The timelessness of this tale of Feuillade’s storytelling is in how captivating his plots tend to be. In both Les Vampires and Fantomas you will see some effects that for the time are very impressive but always keep in mind the era in which he worked. Narrative cinema was still in its infancy and audiences were not yet fluent in the language of film so things are overshot: shots are very wide and there are few close-ups. Very few menial movements are cut. For example, if someone enters a building today we would cut right to them arriving at the location in the building where they needed to be, without giving it a second thought. In the oughts and teens, however, audiences needed to see the protagonist in the lobby, getting on the elevator, and reaching his floor or they would be confused. Today such moments are only shot to build tension if needed.

Having said all that, Les Vampires has everything you could possibly want in a narrative sense. The aim is to always leaving you wanting more at the end of each episode and I always did. What was a little unusual in this one is that the cliffhanger wasn’t the end as it was in Fantomas but there was usually a little denouement just before the chapter closed.

However, the elements that kept me riveted and watching two and three installments at a time and the whole thing in less than two days were all there. The story concerns a journalist Philippe Guérande and his sidekick Oscar Mazamette. They are engaged in an epic battle against an organized crime unit of Vampires known simply as Les Vampires.

This story is full of twists, mistaken identity, seemingly unbeatable villains, chases, hiding places, surprises (seriously I was taken aback by the ingenuity of some), it will always leave you guessing; after a while as it seems the kingpin on Les Vampires is a mist that can never be caught.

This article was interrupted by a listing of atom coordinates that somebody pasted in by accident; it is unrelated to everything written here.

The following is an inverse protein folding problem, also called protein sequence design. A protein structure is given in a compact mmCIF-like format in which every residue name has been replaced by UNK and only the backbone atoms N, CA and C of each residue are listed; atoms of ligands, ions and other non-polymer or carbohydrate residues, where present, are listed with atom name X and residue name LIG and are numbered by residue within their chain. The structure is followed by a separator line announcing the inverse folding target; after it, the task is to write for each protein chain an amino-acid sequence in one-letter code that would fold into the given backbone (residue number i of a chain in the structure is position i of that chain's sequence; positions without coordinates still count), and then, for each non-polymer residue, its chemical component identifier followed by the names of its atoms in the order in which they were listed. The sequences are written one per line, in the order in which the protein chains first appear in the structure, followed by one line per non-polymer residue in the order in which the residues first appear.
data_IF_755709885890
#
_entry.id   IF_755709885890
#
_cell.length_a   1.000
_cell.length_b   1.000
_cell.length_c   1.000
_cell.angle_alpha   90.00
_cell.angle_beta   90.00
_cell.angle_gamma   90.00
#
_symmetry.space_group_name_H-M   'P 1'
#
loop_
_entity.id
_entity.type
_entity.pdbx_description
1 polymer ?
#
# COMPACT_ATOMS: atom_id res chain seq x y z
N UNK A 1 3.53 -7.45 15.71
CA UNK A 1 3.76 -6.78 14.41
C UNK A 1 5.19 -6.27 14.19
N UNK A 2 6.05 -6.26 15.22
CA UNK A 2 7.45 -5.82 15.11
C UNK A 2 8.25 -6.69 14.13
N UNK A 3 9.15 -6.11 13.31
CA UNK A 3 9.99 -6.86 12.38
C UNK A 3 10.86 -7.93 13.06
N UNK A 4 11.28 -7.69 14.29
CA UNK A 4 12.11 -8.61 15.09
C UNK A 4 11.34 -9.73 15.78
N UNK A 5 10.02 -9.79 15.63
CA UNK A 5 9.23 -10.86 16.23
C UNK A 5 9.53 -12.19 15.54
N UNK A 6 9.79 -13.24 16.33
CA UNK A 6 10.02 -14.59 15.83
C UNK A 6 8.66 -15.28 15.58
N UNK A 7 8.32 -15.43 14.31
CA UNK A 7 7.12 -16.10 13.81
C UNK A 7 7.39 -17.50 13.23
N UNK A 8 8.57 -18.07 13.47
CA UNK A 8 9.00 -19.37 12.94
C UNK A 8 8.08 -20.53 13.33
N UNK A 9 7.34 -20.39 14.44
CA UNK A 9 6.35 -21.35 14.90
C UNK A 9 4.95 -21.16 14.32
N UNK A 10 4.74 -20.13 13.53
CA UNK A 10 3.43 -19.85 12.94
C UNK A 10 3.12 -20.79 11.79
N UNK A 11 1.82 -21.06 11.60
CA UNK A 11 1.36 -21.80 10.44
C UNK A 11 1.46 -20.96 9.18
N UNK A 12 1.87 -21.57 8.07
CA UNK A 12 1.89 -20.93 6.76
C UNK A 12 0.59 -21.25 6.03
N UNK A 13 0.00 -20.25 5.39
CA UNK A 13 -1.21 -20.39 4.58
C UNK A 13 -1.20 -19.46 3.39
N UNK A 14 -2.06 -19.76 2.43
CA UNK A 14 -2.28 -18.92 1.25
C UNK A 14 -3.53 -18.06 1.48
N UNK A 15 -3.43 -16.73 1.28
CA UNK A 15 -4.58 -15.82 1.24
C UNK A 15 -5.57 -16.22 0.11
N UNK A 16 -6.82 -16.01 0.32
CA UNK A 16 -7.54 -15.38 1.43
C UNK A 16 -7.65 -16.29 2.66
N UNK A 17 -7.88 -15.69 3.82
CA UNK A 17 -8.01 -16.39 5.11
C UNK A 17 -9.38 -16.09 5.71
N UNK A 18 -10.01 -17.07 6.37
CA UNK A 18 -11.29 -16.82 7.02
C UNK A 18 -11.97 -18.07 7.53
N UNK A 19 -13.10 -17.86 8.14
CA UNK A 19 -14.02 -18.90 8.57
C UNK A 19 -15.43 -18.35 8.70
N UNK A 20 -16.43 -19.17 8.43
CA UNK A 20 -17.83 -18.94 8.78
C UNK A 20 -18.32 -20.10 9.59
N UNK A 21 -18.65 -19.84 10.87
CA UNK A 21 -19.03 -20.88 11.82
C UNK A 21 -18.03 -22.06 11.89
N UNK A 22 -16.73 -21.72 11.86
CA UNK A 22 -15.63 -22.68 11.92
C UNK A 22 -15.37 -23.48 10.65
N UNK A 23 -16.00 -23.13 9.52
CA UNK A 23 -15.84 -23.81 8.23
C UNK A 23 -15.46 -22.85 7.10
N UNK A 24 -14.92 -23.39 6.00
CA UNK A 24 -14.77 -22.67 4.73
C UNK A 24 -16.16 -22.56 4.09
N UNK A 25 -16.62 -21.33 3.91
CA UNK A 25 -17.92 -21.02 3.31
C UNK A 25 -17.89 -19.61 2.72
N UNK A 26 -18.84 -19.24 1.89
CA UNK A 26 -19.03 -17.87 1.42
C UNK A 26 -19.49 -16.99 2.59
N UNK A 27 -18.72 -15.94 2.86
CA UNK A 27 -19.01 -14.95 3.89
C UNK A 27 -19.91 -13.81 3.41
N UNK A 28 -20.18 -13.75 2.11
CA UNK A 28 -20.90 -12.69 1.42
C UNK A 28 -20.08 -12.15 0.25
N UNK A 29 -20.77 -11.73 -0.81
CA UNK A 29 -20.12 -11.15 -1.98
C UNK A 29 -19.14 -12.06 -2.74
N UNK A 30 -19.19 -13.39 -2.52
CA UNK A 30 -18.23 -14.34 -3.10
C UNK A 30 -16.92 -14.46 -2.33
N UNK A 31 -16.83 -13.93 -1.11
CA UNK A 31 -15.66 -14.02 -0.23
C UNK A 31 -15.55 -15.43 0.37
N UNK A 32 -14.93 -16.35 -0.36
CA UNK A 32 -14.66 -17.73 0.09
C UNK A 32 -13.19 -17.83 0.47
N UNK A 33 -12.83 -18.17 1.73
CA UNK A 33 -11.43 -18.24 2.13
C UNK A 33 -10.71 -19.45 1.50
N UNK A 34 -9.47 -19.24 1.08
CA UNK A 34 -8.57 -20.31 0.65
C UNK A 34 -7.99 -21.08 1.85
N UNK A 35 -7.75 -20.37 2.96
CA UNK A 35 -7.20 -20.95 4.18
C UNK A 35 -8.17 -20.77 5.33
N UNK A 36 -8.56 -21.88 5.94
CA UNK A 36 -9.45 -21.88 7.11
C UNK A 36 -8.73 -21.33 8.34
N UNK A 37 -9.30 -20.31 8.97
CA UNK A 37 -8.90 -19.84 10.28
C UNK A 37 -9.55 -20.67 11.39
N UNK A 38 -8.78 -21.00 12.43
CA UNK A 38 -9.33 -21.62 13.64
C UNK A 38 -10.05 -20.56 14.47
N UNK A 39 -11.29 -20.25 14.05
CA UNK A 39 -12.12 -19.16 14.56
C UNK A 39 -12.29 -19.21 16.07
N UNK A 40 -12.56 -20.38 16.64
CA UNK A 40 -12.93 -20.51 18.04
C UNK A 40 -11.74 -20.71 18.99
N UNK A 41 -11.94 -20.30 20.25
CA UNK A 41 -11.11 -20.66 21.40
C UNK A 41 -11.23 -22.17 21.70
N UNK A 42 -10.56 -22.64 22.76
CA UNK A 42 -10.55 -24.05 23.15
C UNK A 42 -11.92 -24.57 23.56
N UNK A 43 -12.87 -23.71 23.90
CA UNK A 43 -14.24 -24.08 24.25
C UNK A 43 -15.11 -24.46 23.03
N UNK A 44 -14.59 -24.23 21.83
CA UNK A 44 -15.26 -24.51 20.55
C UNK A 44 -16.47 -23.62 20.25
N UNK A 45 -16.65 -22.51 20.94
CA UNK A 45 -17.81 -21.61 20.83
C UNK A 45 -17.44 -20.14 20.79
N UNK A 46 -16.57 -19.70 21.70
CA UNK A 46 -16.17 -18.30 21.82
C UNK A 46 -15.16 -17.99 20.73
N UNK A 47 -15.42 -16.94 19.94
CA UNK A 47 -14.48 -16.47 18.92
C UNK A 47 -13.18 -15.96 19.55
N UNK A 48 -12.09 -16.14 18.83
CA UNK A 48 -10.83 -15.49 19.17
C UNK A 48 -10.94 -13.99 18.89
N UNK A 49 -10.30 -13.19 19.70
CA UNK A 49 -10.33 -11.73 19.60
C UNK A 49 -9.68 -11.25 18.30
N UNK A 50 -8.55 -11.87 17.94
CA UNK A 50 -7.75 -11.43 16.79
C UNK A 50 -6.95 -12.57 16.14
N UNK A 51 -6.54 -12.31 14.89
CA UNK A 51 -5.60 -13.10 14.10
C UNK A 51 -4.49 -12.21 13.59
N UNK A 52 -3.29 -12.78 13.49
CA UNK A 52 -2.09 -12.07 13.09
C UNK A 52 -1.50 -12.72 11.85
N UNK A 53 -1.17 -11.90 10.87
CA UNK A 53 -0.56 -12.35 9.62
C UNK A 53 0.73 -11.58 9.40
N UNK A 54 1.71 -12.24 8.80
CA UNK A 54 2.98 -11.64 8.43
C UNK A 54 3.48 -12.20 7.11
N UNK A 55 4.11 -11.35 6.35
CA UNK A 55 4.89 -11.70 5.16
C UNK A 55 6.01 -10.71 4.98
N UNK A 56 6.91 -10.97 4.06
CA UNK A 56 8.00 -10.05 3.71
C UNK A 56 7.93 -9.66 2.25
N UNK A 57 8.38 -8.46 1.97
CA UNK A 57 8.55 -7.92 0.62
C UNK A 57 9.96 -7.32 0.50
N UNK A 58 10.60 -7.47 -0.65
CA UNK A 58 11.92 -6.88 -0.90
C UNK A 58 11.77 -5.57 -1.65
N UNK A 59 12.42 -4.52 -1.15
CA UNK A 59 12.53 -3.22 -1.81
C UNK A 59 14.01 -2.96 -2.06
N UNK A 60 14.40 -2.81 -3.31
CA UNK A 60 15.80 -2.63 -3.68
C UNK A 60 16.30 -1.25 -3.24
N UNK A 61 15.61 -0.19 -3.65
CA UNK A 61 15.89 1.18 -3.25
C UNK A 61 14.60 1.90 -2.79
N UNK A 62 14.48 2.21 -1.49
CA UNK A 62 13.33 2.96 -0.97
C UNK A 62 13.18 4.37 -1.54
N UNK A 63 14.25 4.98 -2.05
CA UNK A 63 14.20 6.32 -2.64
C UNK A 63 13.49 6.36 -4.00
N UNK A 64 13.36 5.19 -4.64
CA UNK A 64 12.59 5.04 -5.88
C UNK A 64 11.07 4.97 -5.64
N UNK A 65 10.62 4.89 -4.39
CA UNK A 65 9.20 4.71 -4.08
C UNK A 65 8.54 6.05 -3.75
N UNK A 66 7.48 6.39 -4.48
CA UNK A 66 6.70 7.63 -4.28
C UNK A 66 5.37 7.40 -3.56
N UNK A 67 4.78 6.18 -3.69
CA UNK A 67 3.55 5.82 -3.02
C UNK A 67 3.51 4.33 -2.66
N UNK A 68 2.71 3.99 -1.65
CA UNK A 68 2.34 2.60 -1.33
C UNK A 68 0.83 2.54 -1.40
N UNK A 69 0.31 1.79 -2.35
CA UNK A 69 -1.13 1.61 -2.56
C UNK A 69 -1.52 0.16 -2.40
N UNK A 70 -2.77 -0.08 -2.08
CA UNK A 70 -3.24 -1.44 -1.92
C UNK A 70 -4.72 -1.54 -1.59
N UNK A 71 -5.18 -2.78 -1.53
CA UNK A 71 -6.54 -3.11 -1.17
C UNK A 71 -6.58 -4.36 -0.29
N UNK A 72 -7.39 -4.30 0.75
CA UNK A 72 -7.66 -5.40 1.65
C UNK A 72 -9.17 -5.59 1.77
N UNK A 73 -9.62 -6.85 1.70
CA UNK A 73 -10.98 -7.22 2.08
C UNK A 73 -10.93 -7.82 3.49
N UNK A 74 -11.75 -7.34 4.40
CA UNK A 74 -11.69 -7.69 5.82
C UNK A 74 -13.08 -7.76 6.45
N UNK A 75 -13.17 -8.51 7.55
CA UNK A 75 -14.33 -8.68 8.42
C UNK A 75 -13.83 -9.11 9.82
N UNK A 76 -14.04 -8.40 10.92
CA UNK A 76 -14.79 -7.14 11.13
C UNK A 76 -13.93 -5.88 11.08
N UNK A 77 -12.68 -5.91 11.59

The acting is superb and seldom, if ever, are you left wondering what a conversation is about for lack of a title. Few things if any are ever introduced solely by titles. The film tells its tale visually. Musidora, who plays Irma Vep, which is now an immortal anagram because she became a worldwide star after this serial, and you can easily see why.

This serial is the definition of classic storytelling, good versus evil battling it out with drama, suspense and excitement building throughout each episode. Each episode does have its own arc, and its own characters on occasion. You can watch them separately and it almost becomes a TV show you just need back-story and you’re good to go to the next episode, except this is so much better. On the version I watched I don’t believe the score is original, packaging usually isn’t good about removing those doubts, but the score does fit most of the time and it’s very good. If you have a chance check out this excellent film. If you haven’t seen Feuilllade’s work be sure to suggest it to Criterion. There is too little of this filmmaking legend’s work available to modern audiences.